What is Gnosticism?
by Karen L. King
The title of Harvard Professor of Ancient Christianity Karen King’s new book What is Gnosticism? is not indented to be an invitation to the reader to come discover what Gnosticism is; instead, it is meant to reflect the on-going debate within academia as to what the boundries of Gnosticism really are, or if the word even has meaning anymore.
Her stated purpose is to demonstrate how the dichotomy between Christian orthodoxy and heresy as deliniated by ancient polemicists such as Tertullian and Irenaeus, has defined a framework by which scholars have analyzed Gnosticism up through the 20th century. As she demonstrates, the wealth of papyrus manuscripts discovered at Nag Hammadi in 1945 point to a much more complex view of early Christian beliefs.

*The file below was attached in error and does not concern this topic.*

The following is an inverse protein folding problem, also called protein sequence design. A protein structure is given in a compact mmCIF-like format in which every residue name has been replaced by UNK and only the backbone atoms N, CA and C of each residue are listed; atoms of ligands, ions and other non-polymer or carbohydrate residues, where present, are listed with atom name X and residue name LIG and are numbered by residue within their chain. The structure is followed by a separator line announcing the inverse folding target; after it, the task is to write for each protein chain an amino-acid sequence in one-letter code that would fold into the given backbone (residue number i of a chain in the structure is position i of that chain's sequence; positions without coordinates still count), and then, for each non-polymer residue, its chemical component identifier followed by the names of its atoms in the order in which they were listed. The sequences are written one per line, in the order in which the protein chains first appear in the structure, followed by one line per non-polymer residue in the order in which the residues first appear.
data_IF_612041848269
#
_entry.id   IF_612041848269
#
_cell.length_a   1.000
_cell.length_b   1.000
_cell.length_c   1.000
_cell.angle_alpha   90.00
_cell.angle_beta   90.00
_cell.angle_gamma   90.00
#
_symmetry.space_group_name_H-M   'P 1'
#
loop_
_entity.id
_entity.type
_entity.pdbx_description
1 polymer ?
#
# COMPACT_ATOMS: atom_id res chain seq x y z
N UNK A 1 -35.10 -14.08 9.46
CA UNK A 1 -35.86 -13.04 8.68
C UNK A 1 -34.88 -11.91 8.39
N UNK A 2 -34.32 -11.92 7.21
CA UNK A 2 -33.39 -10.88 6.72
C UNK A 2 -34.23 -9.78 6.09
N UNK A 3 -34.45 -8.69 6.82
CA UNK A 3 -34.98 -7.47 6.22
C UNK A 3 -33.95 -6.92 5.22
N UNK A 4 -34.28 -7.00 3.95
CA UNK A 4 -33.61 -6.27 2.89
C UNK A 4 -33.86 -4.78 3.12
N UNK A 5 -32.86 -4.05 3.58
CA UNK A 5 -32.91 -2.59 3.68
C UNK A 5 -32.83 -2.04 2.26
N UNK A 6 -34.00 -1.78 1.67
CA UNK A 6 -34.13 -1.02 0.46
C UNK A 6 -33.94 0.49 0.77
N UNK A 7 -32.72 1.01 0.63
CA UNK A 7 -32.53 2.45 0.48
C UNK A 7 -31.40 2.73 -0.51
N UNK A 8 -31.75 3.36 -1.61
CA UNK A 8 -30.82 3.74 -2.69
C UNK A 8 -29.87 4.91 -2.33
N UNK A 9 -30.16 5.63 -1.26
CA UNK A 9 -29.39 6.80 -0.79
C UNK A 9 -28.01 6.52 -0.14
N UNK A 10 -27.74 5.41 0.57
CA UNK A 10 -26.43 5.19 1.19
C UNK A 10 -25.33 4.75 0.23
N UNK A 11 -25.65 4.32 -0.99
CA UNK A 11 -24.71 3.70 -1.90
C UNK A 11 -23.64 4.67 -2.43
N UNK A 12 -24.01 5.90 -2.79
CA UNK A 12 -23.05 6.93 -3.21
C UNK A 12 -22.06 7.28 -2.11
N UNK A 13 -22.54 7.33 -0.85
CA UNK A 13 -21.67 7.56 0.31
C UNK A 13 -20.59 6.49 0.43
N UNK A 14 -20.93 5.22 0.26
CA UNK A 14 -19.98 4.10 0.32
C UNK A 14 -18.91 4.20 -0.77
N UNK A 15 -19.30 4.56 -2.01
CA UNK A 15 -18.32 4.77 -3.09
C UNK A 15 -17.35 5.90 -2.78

She does a masterful job of charting the course of Gnostic scholarship from the 19th century onward.
What I found less satisfying was her overall, postmodernistic view that the only way to examine the existing material is to understand the motivations behind the authors themselves, specifically through the lense of colonialism, Orientalism, race and gender. For King there are no “truths” only perspectives. While there is merit to this argument, it seems as limiting a viewpoint as the central dichotomy which she so forcefully argues against.